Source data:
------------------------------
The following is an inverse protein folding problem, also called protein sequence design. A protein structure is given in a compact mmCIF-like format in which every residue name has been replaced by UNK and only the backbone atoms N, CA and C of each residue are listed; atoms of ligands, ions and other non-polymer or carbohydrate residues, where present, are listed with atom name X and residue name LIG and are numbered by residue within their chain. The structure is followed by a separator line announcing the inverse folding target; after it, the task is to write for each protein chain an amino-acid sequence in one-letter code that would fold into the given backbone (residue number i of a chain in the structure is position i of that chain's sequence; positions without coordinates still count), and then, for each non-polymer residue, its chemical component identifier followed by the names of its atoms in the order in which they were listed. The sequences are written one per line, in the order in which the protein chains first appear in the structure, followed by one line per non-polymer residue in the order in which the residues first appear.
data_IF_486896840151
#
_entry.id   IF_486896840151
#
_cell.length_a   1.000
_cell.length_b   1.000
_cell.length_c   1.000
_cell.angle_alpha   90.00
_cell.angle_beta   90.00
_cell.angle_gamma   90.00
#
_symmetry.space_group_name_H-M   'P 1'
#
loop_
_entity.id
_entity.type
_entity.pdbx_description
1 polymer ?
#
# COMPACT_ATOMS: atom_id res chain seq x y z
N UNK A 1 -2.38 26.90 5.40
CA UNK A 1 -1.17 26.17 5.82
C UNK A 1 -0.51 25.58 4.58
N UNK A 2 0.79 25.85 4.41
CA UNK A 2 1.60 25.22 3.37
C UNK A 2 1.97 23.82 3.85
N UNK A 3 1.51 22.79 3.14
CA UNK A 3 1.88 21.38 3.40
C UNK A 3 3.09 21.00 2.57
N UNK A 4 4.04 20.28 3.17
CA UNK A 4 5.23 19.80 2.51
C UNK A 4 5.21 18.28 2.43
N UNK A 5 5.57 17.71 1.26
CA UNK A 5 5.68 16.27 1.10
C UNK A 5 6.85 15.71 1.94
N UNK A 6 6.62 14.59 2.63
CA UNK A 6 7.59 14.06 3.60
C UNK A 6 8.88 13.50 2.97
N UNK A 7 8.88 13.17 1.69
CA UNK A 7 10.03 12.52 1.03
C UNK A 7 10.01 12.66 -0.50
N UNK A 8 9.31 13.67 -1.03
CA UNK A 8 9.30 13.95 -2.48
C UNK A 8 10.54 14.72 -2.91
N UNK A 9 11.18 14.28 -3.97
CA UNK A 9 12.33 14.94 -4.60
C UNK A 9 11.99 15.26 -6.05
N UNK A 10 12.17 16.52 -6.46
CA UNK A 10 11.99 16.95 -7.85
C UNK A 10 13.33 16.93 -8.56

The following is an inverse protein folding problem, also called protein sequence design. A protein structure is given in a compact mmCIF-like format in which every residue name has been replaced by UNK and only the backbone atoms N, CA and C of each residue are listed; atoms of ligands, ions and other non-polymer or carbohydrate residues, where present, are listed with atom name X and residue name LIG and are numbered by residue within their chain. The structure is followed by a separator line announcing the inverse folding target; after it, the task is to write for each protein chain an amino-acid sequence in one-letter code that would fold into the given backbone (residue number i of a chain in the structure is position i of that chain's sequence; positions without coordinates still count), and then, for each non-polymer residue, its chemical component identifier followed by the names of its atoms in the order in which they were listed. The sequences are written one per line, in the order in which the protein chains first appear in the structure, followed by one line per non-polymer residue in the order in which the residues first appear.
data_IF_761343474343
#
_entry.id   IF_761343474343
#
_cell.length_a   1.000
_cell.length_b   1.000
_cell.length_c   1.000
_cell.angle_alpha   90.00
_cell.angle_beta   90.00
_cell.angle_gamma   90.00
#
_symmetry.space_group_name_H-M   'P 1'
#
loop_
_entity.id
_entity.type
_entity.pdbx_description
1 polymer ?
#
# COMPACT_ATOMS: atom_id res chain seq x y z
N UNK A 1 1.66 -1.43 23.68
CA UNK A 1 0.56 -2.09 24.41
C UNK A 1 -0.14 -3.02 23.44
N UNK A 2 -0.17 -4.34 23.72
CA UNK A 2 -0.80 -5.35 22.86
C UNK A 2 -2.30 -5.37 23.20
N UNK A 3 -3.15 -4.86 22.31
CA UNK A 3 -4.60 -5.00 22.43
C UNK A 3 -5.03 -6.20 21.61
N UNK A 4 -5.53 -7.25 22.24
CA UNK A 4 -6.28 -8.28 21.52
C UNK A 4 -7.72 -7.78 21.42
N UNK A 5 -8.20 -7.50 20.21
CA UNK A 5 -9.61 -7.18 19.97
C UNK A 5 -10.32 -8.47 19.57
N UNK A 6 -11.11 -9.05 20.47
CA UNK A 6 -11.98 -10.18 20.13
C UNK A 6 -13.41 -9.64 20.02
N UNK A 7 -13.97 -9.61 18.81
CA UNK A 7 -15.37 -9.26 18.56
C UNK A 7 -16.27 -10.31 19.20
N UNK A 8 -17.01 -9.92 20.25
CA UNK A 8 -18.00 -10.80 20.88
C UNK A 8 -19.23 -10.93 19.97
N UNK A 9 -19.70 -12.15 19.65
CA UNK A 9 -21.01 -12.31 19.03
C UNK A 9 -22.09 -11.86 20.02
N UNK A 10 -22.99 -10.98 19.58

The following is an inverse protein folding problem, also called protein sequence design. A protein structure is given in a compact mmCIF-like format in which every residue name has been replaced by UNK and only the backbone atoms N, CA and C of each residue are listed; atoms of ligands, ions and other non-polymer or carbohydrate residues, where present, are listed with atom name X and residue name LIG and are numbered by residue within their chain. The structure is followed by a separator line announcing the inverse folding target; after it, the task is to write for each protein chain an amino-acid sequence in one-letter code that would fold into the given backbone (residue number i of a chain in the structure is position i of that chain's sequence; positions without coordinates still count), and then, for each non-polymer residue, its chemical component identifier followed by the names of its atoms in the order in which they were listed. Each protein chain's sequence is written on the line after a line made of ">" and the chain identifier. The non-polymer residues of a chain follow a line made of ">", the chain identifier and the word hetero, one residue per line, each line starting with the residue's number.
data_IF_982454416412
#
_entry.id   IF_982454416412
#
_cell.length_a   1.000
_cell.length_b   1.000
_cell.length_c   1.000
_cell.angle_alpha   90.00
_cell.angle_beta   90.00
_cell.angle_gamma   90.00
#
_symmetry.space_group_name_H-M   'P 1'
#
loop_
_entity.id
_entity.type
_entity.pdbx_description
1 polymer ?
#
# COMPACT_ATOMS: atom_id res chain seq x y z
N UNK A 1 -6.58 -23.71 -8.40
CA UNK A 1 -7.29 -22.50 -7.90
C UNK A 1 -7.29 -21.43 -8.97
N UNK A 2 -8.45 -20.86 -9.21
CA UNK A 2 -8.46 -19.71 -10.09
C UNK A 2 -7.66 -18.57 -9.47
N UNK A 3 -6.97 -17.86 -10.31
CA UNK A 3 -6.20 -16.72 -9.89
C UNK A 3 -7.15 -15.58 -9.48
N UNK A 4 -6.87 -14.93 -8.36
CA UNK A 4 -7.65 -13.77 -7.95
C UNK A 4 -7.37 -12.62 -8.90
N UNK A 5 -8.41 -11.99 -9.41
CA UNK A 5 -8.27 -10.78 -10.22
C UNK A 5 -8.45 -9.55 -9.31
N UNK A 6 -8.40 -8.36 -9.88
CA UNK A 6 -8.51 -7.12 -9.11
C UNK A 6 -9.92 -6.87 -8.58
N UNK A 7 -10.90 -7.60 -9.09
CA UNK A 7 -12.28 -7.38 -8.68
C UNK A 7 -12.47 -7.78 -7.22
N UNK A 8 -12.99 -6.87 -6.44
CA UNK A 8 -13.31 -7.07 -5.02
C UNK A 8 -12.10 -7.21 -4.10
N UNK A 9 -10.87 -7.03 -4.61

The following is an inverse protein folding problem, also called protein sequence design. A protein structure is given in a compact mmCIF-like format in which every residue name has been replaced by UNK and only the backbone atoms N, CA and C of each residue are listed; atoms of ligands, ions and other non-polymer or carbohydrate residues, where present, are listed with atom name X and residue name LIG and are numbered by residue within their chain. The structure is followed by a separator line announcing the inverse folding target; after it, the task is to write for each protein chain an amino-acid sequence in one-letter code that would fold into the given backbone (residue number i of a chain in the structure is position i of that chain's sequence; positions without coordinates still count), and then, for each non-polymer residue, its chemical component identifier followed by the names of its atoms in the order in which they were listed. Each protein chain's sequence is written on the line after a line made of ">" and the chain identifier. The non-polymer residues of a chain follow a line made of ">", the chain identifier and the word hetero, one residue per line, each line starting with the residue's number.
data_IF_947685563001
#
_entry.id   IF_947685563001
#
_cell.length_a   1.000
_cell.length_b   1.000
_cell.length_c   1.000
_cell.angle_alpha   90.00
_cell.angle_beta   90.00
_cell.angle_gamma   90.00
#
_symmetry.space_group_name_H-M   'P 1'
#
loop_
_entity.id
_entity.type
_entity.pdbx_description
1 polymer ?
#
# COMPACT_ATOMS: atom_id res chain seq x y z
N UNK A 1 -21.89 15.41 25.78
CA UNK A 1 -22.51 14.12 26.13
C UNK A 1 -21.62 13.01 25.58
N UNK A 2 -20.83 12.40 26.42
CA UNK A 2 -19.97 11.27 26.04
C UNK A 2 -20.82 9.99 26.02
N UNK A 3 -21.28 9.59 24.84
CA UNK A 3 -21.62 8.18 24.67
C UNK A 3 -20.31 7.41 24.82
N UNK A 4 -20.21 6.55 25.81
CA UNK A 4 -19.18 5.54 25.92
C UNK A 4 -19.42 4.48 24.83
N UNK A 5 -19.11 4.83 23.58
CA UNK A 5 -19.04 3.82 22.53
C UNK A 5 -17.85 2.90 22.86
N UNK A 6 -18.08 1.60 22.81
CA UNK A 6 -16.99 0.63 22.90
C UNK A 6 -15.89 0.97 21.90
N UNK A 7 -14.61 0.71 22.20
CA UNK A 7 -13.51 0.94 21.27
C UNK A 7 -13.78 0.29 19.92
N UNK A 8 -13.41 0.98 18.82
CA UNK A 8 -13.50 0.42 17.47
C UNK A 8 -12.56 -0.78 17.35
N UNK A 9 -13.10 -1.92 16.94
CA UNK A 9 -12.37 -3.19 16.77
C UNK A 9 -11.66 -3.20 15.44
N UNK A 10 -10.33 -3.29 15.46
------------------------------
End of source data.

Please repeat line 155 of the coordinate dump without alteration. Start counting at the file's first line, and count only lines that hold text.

_cell.angle_alpha   90.00